Microsoft makes the move to WAP with MME

Microsoft formally threw its hat into the WAP (Wireless Application Protocol) phone market yesterday with the announcement of its Microsoft Mobile Explorer (MME) software platform for Internet-enabled wireless devices.

MME is basically a repackaging of the company's microbrowser and Windows CE operating system for mobile phones, said Rebecca Thompson, the product manager for Microsoft's productivity appliances division. But it also sets the stage for Microsoft's joint venture with L.M. Ericsson Telephone -- also announced yesterday -- to develop and market wireless Internet software and products.

The announcement of the joint venture was made a day ahead of schedule, when investor speculation about the new company being formed by Ericsson and Microsoft forced the suspension of trading in Ericsson stock in Stockholm.

Under the terms of the joint venture agreement, the companies will develop Internet-enabled wireless applications using Ericsson's WAP telephone technology and Microsoft's MME. Ericsson will also develop a WAP product using MME. WAP comprises a set of protocols that let wireless devices upload Internet pages written in WML (Wireless Markup Language).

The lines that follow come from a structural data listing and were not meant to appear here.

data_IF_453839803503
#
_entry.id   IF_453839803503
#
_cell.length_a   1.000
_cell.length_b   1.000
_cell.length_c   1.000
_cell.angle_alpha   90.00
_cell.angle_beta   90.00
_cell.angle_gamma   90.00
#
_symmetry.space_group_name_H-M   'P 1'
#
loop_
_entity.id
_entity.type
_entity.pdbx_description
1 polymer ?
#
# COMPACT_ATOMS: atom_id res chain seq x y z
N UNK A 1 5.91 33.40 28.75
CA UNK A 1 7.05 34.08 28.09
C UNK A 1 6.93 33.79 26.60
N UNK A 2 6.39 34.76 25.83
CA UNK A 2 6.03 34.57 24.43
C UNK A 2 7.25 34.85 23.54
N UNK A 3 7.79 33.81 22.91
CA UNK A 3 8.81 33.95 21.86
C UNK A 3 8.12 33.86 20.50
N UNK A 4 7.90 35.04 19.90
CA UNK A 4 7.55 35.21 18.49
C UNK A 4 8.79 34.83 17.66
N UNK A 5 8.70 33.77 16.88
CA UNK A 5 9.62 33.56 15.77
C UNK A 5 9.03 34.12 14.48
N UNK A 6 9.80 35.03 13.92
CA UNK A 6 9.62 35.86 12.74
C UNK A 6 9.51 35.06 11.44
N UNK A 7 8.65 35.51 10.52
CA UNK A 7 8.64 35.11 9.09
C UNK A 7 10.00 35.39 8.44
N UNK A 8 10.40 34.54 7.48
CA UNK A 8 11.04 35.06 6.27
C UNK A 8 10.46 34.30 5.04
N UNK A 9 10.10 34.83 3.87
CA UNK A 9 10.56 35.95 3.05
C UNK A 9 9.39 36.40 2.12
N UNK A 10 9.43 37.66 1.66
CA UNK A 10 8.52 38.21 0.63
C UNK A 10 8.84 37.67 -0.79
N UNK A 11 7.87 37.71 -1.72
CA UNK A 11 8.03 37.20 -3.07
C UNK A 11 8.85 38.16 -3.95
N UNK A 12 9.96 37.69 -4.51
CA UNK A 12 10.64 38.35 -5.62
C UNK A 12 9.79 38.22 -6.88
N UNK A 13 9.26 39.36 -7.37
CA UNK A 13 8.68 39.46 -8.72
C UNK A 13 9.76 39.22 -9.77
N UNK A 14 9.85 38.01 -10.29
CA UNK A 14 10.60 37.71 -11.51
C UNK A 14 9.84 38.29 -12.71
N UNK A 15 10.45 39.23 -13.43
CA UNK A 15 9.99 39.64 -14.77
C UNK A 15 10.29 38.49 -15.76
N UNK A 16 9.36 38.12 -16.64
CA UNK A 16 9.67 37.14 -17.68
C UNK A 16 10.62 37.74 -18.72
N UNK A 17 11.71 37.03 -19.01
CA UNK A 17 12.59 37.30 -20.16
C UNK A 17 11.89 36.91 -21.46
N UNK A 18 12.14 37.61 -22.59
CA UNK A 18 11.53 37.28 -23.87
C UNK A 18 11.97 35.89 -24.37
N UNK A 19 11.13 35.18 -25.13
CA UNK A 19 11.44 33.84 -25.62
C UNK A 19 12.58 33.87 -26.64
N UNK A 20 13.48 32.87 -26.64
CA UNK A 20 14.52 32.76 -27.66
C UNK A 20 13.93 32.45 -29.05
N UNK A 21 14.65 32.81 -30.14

MME works with telephones designed to receive data transmissions, and is already being tested by such companies as British Telecommunications. BT and Microsoft are working together to develop and test MME-based phones and hand-held devices for both corporate and consumer use.

BT is already testing the next-generation WAP-based devices along with HTML-only wireless devices, Thompson of Microsoft said.

The newest component to MME is Microsoft's updated microbrowser. The original version of the microbrowser only uploaded Web pages written in HTML script, but the newest version -- to be available in the first quarter of 2000 -- will be WAP-enabled.

"The first microbrowser was an HTML-only version. Now we are adding a dual-mode version and that's the one that Ericsson will be adopting," Thompson said.

Microsoft, which has been slow to jump in the mobile wireless market, will be relying heavily on Ericsson experience in the wireless mobile phone market, according to industry analysts.

"Microsoft has finally clued into the fact that it doesn't really matter what it is (in terms of platform) but what it does," Tim Sheedy, the European analyst on wireless and mobile technology for International Data Corp. (IDC), said.

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